I am no longer updating this page, so some (many) of these links may be obsolete. I am busy with graduate school and no longer have the resources or time (the most valuble resource!) to continue my DIY projector. For what it is worth, I am happy with an Nview Spectra C and an old Bell&Howell OHP with the 600w DYS bulb. Less than ideal, but it works! Good luck with your projects. 10/28/03
This is a collection of links that I have used when searching the internet for parts or information on building my own LCD based video projector. This is just a small portion of what is really out there, so you will probably need to use a search engine to find what you are really looking for. I used google.com to find most of the pages listed here. Some were contributed by other project members or from other project pages (thanks!).
I would especially like to thank everybody at the diyaudio.com DIY Video Projector thread started by Vince (vdi_nenna) and the greenspun board. These threads have been the most valuable source of information I have found.
I tried to group these links into meaningful groupings, but some may seem irrelevant or redundant. My apologies. Hopefully you can make use of them. If you notice any broken links, have some link suggestions, questions or comments, please send me an email. I check it every now and then :)
Since there are so many ways of constructing these projectors, it's difficult to provide instructions. However, a few things remain constant:
|1. A light source (ideal=high lumens, low heat, 5000-7000k, but compromises are inevitable...so far)|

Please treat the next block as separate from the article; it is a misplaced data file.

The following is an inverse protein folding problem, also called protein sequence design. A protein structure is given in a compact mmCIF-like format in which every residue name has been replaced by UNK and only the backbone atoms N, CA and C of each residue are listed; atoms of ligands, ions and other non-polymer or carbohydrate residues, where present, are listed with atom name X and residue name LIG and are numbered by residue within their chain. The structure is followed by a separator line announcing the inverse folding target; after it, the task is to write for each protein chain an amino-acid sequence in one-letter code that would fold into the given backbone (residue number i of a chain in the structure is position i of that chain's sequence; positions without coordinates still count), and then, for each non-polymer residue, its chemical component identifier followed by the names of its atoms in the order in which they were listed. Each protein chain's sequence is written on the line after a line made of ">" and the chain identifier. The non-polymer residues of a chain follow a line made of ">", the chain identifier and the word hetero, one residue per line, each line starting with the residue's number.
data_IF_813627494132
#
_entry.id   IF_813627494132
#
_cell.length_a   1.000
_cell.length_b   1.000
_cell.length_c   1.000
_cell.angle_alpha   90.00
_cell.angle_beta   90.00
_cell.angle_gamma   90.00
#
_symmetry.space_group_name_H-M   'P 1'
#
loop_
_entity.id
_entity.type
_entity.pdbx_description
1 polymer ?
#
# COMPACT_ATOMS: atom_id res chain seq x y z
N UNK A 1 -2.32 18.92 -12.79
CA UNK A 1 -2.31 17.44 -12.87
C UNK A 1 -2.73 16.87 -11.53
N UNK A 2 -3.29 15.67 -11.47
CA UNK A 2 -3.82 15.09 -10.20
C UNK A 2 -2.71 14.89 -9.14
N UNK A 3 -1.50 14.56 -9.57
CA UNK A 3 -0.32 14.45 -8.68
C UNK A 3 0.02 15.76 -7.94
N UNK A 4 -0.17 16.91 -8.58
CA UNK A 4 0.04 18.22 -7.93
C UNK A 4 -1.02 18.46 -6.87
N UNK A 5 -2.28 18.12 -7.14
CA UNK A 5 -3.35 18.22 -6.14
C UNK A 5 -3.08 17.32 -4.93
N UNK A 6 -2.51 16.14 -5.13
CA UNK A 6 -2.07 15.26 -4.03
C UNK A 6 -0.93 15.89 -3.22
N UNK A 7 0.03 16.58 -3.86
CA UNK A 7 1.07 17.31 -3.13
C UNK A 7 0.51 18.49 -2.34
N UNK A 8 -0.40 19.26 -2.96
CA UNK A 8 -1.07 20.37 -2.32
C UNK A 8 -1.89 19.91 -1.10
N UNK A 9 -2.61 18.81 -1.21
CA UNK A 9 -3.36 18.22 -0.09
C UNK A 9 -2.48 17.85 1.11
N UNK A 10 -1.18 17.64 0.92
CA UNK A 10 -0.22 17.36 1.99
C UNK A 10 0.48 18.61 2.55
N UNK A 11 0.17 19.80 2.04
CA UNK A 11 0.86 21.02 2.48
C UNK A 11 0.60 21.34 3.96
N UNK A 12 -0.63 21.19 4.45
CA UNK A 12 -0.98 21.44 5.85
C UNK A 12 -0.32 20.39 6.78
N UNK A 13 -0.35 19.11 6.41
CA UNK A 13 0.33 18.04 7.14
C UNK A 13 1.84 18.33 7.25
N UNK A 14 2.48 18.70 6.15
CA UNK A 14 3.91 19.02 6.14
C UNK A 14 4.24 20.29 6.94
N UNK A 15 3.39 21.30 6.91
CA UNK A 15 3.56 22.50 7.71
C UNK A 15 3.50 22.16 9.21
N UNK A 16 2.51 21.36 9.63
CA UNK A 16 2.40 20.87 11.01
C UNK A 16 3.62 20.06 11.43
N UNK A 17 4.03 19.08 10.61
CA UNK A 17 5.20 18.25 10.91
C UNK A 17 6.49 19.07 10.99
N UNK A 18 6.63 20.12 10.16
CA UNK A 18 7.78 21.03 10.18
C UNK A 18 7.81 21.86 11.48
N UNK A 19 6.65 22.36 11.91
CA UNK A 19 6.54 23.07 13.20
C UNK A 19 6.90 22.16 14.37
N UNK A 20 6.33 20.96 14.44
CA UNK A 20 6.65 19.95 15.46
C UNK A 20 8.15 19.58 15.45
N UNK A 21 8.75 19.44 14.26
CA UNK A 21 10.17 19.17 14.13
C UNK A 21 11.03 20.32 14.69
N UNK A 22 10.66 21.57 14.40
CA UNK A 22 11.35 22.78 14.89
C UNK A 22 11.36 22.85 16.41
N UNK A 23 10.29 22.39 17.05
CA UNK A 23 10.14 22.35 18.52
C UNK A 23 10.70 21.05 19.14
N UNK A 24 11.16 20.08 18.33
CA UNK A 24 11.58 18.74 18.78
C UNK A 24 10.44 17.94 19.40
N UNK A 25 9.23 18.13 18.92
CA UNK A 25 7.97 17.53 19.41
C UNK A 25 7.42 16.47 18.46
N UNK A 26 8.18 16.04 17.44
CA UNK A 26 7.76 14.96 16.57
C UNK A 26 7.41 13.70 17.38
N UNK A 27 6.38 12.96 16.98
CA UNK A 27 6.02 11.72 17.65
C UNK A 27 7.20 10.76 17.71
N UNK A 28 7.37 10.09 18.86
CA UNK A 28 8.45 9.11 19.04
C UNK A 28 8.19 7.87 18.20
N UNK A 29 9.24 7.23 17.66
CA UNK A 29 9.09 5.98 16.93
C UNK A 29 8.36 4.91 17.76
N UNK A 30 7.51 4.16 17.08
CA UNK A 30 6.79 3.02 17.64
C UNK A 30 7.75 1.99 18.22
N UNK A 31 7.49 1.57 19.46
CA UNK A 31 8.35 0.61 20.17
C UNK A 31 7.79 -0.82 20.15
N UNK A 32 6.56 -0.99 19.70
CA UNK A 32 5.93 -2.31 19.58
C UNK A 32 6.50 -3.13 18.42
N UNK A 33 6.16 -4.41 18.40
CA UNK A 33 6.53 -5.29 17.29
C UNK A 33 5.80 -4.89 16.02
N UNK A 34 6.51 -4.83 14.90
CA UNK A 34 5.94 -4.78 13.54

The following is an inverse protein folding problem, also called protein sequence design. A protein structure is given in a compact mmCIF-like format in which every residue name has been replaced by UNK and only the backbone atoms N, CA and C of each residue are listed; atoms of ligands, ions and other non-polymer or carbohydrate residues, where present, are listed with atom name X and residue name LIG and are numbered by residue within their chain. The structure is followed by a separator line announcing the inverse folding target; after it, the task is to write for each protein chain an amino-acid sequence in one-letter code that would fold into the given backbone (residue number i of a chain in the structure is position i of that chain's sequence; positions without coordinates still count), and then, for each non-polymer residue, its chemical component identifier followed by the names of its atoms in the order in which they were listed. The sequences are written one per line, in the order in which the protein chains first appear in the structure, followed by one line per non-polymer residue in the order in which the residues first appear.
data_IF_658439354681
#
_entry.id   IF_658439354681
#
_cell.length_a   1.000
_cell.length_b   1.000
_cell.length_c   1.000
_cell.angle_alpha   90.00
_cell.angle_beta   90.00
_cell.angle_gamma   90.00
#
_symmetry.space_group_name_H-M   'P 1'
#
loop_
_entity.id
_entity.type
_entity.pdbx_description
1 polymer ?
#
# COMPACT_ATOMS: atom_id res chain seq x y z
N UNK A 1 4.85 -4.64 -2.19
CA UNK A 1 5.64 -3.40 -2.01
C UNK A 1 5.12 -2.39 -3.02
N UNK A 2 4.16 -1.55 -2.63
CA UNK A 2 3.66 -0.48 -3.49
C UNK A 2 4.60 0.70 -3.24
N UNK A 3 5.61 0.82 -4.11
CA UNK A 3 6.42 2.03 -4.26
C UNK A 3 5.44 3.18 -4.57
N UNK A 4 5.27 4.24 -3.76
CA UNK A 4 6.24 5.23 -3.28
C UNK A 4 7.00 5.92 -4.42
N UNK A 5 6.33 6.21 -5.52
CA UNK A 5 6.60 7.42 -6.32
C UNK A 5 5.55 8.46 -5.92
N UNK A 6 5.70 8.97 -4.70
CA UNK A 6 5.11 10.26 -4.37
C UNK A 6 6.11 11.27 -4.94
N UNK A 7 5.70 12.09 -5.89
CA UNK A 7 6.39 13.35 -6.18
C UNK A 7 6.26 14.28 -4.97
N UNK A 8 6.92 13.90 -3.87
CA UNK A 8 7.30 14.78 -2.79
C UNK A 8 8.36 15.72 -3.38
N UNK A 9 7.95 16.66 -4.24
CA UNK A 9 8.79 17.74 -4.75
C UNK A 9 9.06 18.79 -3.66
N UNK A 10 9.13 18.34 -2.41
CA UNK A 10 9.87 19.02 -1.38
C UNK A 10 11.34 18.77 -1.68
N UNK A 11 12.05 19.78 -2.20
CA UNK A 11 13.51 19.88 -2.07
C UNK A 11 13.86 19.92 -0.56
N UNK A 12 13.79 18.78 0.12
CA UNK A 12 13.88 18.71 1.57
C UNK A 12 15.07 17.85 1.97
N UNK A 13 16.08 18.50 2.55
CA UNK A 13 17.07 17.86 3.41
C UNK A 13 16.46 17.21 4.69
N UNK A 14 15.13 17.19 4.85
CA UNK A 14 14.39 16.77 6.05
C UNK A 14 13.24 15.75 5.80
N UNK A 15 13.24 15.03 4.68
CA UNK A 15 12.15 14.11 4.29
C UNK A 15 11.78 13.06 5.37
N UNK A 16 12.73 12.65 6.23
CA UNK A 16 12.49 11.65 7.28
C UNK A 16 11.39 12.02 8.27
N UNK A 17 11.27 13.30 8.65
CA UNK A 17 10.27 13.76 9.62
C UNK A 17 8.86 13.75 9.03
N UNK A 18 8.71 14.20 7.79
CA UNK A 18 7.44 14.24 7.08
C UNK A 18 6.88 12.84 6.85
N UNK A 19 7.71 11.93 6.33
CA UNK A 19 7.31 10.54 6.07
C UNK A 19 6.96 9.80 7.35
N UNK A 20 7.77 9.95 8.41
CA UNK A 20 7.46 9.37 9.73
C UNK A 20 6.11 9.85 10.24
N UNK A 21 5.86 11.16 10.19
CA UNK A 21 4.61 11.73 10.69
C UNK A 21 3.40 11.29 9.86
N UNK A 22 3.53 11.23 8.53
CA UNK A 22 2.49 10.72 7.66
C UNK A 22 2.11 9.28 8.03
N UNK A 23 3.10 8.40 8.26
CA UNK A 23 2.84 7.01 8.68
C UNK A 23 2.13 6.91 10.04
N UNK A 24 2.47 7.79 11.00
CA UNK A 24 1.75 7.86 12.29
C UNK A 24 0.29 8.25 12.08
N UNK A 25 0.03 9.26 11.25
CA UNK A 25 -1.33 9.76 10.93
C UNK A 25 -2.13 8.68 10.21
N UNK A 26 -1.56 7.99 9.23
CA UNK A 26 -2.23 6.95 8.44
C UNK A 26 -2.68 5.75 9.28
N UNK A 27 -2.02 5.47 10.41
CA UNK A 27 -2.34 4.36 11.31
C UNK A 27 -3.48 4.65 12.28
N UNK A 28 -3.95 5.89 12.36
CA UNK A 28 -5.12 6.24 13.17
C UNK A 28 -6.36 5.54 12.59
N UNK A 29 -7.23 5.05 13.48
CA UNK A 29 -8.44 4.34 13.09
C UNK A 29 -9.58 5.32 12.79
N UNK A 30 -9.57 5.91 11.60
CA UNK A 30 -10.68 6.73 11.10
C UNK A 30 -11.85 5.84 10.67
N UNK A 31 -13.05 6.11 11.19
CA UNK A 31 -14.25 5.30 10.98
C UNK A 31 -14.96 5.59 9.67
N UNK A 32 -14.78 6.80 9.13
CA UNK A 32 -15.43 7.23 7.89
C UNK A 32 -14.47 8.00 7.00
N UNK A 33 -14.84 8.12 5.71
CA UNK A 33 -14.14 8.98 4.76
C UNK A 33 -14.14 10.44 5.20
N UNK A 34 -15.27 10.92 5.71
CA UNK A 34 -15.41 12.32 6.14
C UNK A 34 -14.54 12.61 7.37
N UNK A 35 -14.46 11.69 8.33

|2. A transmissive LCD or Overhead Projector LCD panel (ideal=TFT, high resolution, proper input options/controller)|
|3. A focusing system (this could be a fresnel lens(es), a projection lens asssembly, or any combination of the two)|
|4. A screen to project an image onto. This could be a wall, a DIY screen, or a commercial model (like Dalite)|
|You could also use an overhead projector and an LCD panel made for use with it. Some people are searching for a replacement for the short-lived bulbs in these projectors. Recently, some people have experimented with using modified LCD monitors in the 14" or 15" size for use with an overhead projector. While this approach is more expensive and difficult than others, it does have a great deal of potential in producing a very high resolution image (XGA or maybe better). Some are attempting CRT projectors, but that is beyond the scope of my knowledge and this website.|
Also, many people have made "low-cost" a goal for this project, myself included. After all, if money was no object, I would just buy a commercial projector...and what would be the fun in that?
Here are the links:
Signal conversion and drivers